Definition of “occasional basis”
‘(1) For the purposes of subsections 8(9), 10(4) and 11(5), an employer must produce a statement defining “occasional basis” for which monitoring is not necessary in relation to that particular establishment.
(2) Any statement produced under this section shall take account of guidance issued by the Secretary of State.’.—[Mrs. Miller.]
I beg to move, That the clause be read a Second time.
I am pleased that we have reached new clause 4; we have had many discussions during the past few days, and it has looked doubtful whether we would get this far.
We grappled with the important issue that the new clause addresses on the first day of our proceedings; I hope that it gives us an opportunity to flesh out further the arguments and discussions about it. The definitions of “frequently” and “occasionally” have been a vexed question throughout discussions of this Bill in both Houses. Originally, the new clause was to have been reviewed and discussed alongside our original amendment to remove the idea of “frequently” from the Bill and allow professional people within the settings covered to establish a definition of “occasional” relevant to their setting.
One of Lord Adonis’s notes attempted to clarify the meaning of “frequently”, and in doing so define what was meant by “occasionally”. At that point, it was said that if an activity was undertaken for longer than five days continuously, or more than six times a year, it would be deemed to take place frequently and be subject to monitoring.
That strikes us as a rather arbitrary figure in respect of what constitutes “frequently” as opposed to “occasionally”. Can the Minister say anything that would suggest that there is more robustness behind the thinking? If so, he should share it with us, as we have been unable to find that in correspondence on this subject.
At another juncture, Lord Adonis stated that it would perhaps be up to the barred individual to determine whether contact was occasional or frequent. We Conservatives feel that that argument is unacceptable. I should be interested in hearing the Minister’s view. Can the Government be reasonably expecting those who are subject to the rules in the Bill to determine whether they are undertaking activities on an occasional or frequent basis?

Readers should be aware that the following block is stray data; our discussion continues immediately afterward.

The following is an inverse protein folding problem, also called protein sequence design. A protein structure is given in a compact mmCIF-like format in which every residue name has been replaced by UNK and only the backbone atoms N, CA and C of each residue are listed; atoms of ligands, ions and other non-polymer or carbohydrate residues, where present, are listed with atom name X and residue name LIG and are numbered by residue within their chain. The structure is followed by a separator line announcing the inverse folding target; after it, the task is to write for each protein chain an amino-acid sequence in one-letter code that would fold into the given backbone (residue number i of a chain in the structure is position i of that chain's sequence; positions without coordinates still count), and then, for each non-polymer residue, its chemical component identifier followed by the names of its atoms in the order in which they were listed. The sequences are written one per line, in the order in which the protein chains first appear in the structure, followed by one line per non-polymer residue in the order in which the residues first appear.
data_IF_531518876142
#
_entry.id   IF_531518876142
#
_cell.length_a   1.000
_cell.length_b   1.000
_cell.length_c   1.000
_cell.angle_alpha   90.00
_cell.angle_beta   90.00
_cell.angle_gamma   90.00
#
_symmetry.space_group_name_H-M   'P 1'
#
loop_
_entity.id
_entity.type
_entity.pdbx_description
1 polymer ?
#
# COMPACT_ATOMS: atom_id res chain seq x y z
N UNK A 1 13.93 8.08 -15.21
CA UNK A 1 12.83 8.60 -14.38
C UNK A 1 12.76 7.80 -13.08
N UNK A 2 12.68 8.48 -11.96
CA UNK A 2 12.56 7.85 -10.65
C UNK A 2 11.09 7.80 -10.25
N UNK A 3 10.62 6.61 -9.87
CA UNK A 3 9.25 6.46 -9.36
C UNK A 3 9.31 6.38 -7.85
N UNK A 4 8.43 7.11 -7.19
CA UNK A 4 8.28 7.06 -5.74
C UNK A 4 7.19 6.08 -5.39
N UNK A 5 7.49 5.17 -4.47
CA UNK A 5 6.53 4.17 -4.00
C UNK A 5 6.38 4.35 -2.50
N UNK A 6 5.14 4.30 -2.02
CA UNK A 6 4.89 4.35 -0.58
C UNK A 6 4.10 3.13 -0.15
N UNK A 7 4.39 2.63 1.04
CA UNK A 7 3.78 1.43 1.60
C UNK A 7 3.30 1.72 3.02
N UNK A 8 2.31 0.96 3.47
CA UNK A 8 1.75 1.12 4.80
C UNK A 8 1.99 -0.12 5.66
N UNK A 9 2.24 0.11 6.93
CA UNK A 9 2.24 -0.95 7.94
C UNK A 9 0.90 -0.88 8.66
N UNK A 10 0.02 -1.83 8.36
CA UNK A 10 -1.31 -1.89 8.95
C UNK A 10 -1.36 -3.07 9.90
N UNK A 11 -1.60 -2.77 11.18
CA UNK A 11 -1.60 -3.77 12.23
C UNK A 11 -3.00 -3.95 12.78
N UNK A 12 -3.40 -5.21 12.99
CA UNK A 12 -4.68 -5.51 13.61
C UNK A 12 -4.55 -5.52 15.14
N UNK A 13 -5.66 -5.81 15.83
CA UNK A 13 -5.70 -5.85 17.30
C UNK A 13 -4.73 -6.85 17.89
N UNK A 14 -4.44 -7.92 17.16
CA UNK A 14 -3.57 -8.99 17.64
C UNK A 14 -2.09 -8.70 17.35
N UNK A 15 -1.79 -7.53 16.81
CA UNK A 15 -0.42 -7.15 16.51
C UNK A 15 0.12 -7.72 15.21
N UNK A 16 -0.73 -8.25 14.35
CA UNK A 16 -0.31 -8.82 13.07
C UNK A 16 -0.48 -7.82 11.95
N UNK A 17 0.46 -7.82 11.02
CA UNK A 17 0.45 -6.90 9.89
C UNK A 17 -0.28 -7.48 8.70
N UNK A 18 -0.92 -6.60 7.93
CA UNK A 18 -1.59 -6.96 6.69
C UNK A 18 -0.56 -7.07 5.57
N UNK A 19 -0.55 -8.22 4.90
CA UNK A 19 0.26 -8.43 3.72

I remember that during discussion of this matter in the House, one of the issues raised was the annual Eisteddfod in Llangollen, which takes place for five days every year. Perhaps predictable regularity could be incorporated. If it is known that something will come up regularly but not fall within the time scale, that could also be regarded as falling within the remit of the Bill.
I thank my hon. Friend for her intervention. Perhaps our new clause would cover what she is talking about. It would oblige an employer to define “occasional basis”, so an Eisteddfod could be dealt with as the people on the ground saw fit, rather than there being a one-size-fits-all approach.
I should like to touch on a couple of comments made by Ministers today that suggest that they might be more in favour of the new clause than I initially thought. Perhaps the Health Minister will support it. He said earlier that we should allow the judgment of front-line professionals to come into play, and front-line professionals are exactly what the new clause is about. If he cannot recall, I should say that it was when we were talking about exemptions. My new clause is intended to let the people who know best about what is happening on the ground have discretion to define what is meant by “occasional”, rather than leaving it to the Minister in his office in Westminster, which I am sure is wonderful, to do it.
The proposal would, along with removing “frequently”, which received cross-party support on the Opposition Benches, allow employers to use their discretion to determine how to define “occasional”. If the Minister feels that that way forward is inappropriate—although I am ever optimistic on these issues and he may see the merit in the argument that we are advancing—perhaps I could urge him to think a little further. I have asked the people who have to implement such rules and regulations about how they regard Lord Adonis’s description of what counts as occasional and frequent, and the Government may be a little bit more out of step with the people who will apply those procedures than they think they are.
Hampshire county council, which, as the Minister knows, is designated by the Government as an excellent education authority and an excellent council—
Indeed. It has taken this issue seriously in its safer recruitment toolkit, which is available online for all employers and employees in Hampshire. That toolkit talks specifically about what constitutes occasional work: